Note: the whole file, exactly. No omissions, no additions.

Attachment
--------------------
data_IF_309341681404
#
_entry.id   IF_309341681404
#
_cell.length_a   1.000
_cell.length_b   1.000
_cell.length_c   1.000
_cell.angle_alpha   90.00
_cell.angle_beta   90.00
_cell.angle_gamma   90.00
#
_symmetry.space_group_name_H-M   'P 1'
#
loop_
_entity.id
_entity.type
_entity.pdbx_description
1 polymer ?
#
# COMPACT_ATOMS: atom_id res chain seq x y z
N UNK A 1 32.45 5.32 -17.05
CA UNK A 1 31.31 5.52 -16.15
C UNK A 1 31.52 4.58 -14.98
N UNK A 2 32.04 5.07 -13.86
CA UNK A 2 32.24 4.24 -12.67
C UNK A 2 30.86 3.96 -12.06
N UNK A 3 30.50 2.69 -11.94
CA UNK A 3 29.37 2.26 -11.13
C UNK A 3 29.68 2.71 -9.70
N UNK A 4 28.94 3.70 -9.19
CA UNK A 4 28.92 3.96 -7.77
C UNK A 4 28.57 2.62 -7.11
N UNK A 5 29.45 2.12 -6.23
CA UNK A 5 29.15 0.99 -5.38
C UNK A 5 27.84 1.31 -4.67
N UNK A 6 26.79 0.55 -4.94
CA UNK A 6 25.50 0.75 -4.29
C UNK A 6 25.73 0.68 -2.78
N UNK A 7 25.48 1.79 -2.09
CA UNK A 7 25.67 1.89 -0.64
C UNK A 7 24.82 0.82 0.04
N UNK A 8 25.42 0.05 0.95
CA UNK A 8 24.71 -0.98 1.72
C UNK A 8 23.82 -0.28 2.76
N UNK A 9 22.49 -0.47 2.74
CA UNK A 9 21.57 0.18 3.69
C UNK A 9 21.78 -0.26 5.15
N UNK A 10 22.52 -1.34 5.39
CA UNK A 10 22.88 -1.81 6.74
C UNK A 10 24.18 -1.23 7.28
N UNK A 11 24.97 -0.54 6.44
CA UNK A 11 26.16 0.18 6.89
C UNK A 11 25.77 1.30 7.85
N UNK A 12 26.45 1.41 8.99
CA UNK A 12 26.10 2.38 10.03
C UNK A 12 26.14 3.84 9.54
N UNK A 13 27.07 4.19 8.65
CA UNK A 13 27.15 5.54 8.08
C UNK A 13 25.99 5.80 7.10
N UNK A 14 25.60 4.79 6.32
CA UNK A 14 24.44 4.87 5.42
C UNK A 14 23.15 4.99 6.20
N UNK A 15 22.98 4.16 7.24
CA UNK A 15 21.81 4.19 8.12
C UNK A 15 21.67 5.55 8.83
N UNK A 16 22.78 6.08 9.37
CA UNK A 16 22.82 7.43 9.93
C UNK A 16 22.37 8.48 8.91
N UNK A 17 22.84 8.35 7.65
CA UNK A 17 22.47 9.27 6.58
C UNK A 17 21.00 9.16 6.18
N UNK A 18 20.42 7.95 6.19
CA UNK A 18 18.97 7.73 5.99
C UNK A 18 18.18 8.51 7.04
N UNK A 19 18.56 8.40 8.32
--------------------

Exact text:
data_IF_309341681404
#
_entry.id   IF_309341681404
#
_cell.length_a   1.000
_cell.length_b   1.000
_cell.length_c   1.000
_cell.angle_alpha   90.00
_cell.angle_beta   90.00
_cell.angle_gamma   90.00
#
_symmetry.space_group_name_H-M   'P 1'
#
loop_
_entity.id
_entity.type
_entity.pdbx_description
1 polymer ?
#
# COMPACT_ATOMS: atom_id res chain seq x y z
N UNK A 1 32.45 5.32 -17.05
CA UNK A 1 31.31 5.52 -16.15
C UNK A 1 31.52 4.58 -14.98
N UNK A 2 32.04 5.07 -13.86
CA UNK A 2 32.24 4.24 -12.67
C UNK A 2 30.86 3.96 -12.06
N UNK A 3 30.50 2.69 -11.94
CA UNK A 3 29.37 2.26 -11.13
C UNK A 3 29.68 2.71 -9.70
N UNK A 4 28.94 3.70 -9.19
CA UNK A 4 28.92 3.96 -7.77
C UNK A 4 28.57 2.62 -7.11
N UNK A 5 29.45 2.12 -6.23
CA UNK A 5 29.15 0.99 -5.38
C UNK A 5 27.84 1.31 -4.67
N UNK A 6 26.79 0.55 -4.94
CA UNK A 6 25.50 0.75 -4.29
C UNK A 6 25.73 0.68 -2.78
N UNK A 7 25.48 1.79 -2.09
CA UNK A 7 25.67 1.89 -0.64
C UNK A 7 24.82 0.82 0.04
N UNK A 8 25.42 0.05 0.95
CA UNK A 8 24.71 -0.98 1.72
C UNK A 8 23.82 -0.28 2.76
N UNK A 9 22.49 -0.47 2.74
CA UNK A 9 21.57 0.18 3.69
C UNK A 9 21.78 -0.26 5.15
N UNK A 10 22.52 -1.34 5.39
CA UNK A 10 22.88 -1.81 6.74
C UNK A 10 24.18 -1.23 7.28
N UNK A 11 24.97 -0.54 6.44
CA UNK A 11 26.16 0.18 6.89
C UNK A 11 25.77 1.30 7.85
N UNK A 12 26.45 1.41 8.99
CA UNK A 12 26.10 2.38 10.03
C UNK A 12 26.14 3.84 9.54
N UNK A 13 27.07 4.19 8.65
CA UNK A 13 27.15 5.54 8.08
C UNK A 13 25.99 5.80 7.10
N UNK A 14 25.60 4.79 6.32
CA UNK A 14 24.44 4.87 5.42
C UNK A 14 23.15 4.99 6.20
N UNK A 15 22.98 4.16 7.24
CA UNK A 15 21.81 4.19 8.12
C UNK A 15 21.67 5.55 8.83
N UNK A 16 22.78 6.08 9.37
CA UNK A 16 22.82 7.43 9.93
C UNK A 16 22.37 8.48 8.91
N UNK A 17 22.84 8.35 7.65
CA UNK A 17 22.47 9.27 6.58
C UNK A 17 21.00 9.16 6.18
N UNK A 18 20.42 7.95 6.19
CA UNK A 18 18.97 7.73 5.99
C UNK A 18 18.18 8.51 7.04
N UNK A 19 18.56 8.40 8.32